Important to Understand
Before working with the config page, it’s important to understand that there is a divorce between the config page (and projects) and the running adapters config.
When you are using the config page, you are not editing live adapter config on the running adapter. You are editing a stored configuration xml file, which is either stored in the default ui store or saved on your local file system or saved on a remote version control system.
The config changes are not ‘made live’ until you apply them to a given running adapter.
When you navigate to the config page, it’s important to understand that it will always attempt to load the active adapters config (if only one adapter is registered with the ui) if you have this user preference set to true. If this is set to false, then the page will attempt to reopen the project you were working on (within the browser session). This is very important to understand, otherwise you may be editing config loaded from the running adapter rather than the project you are working on.
It’s recommended that if you indeed to use ui projects, that you turn the auto load user preference to false.
To navigate to the config page, you use the config button from the top navigation bar.
The header navigation bar:
The config page action:
By default the config page will open the active Adapter if only one is configured in the application.
You can also open Adapter configurations from diverse sources. Just click on the Open Config button and that will open a modal displaying several options.
- Active Adapter: Retrieve a configuration from a running Adapter configured in the application.
- New: Create a brand new Adapter configuration.
- File System: Open an Adapter configuration file from your file system. It can be an adapter.xml file or a zip file (since 3.6.5). Click on the I also have variables link to Import an Adapter Configuration with variable properties. (since 3.7.0)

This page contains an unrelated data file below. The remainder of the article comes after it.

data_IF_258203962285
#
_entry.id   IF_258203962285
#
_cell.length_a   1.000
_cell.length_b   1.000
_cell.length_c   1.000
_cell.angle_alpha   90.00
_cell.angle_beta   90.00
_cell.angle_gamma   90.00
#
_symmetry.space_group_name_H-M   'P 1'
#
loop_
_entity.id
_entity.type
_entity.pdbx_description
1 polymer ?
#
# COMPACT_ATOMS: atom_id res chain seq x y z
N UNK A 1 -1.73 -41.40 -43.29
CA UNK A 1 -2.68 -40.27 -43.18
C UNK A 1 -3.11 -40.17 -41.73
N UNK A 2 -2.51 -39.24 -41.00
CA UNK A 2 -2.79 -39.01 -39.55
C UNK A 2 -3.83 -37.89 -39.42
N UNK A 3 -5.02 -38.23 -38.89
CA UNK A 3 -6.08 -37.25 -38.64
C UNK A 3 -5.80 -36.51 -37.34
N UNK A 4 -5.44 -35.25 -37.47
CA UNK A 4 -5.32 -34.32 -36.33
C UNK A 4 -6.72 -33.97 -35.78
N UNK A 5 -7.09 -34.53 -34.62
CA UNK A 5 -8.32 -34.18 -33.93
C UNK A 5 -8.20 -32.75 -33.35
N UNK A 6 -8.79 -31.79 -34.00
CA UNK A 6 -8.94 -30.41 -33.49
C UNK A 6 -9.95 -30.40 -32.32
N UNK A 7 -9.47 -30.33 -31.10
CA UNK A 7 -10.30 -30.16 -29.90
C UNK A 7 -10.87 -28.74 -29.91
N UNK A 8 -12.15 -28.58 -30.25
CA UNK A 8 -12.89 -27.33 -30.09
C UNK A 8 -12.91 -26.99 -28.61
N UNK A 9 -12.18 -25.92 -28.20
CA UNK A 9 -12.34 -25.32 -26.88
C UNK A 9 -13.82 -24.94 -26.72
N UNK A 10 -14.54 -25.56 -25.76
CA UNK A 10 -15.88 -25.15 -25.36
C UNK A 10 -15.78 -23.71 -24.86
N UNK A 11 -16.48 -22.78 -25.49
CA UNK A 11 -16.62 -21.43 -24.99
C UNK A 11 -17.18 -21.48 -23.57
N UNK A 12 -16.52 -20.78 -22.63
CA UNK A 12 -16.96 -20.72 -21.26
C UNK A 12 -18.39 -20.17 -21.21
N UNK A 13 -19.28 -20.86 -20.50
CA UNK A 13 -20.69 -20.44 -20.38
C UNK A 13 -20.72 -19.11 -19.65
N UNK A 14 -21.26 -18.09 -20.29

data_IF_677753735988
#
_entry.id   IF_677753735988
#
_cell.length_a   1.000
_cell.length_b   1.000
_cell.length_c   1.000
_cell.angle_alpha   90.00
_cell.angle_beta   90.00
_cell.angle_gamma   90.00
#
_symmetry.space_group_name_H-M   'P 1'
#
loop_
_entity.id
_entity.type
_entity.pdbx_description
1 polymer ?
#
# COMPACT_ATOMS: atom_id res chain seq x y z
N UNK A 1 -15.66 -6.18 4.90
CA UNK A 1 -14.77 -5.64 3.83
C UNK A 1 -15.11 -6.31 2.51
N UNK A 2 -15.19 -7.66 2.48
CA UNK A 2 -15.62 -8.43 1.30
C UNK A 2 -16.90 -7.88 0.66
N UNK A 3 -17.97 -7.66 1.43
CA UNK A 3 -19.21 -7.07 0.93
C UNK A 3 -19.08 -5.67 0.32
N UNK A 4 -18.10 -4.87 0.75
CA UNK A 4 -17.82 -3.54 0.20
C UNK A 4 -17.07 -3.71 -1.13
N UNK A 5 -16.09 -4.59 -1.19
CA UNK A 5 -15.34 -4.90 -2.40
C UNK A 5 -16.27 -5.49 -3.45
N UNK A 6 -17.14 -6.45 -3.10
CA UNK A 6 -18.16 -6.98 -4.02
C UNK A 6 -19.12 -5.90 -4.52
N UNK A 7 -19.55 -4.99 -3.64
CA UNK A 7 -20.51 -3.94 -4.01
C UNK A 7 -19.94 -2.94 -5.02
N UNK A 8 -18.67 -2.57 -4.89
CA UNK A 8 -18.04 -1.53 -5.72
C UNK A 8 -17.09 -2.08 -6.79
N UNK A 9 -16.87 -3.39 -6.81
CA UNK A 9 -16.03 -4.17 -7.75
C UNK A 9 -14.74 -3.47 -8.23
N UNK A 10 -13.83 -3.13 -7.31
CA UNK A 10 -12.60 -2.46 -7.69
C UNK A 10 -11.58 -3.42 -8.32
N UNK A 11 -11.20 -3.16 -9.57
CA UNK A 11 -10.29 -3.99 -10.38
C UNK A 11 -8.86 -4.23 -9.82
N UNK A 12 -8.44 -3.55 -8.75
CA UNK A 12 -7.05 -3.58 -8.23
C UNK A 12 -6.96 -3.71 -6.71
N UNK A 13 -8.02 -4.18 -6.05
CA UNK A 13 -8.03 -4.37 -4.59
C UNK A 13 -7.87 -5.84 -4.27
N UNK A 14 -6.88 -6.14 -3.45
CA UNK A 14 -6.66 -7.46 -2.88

- Saved Project: Open an Adapter configuration project from the list of previously saved configuration projects. If the UI is run and accessed on localhost you will also see the link
Saved on local file systemwhich allows you to open an Interlok config project from your file system. The UI will prompt you to enter the local path of the project.
- Auto Saved: Open an Adapter configuration from the last auto saved configuration.
- Use Template: Create a new Adapter configuration from a template.
- Swagger: Open an Adapter configuration using a Swagger file from your file system. Simple rest service swagger configuration (yaml or json) get converted to an adapter config with http jetty consumers. (Since 3.5.0)
- Version Control: Retrieve a configuration from a Version Control System (Subversion or Git). For this option to be enabled VCS needs to be configured and you need at least one VCS Profile.
Navigating the config page
Consider the following example of a typical config page:
In this example, the config page is made up of the following sections:
- Header actions
- Container bar
- Shared Components area
- Channel area
- Workflow area
This action bar is concerned with the (whole) config actions, such as opening a saved config, uploading a config file from your own store, and creating a new config file.
This bar allows you to interact with the Interlok container; Select a channel; Add a channel; edit the container advanced options; edit the root settings for the Adapter object.
Shared Components area
You can add a connection or a service into the shared connection or shared service area and this connection will automatically becomes a shared one. You will be able to use shared components where appropriate by selecting it from the “Existing Shared Components” list.
Advanced components area
By clicking on the toggle button in the container title bar you will reveal the advanced extensions area.
This area covers all your channel interaction requirements, from here, you can edit the channel settings, add workflows, select a workflow, etc.
This area covers all your workflow interaction requirements, this area allows you to edit the workflow settings, add/edit/delete/re-order services etc.
The following image shows an active component (a component that has the mouse hovering over it):
This component is a typical example and shows:
- Component type: This example is a com.adaptris.core.NullConnection, so the component type is a ‘Null Connection’.
- Component type icon: As this example is a connection, the connection icon is show.
- Id: This would display the contents of the ‘Unique ID’ setting for that component.
- Edit: Clicking this would display the settings editor for this component.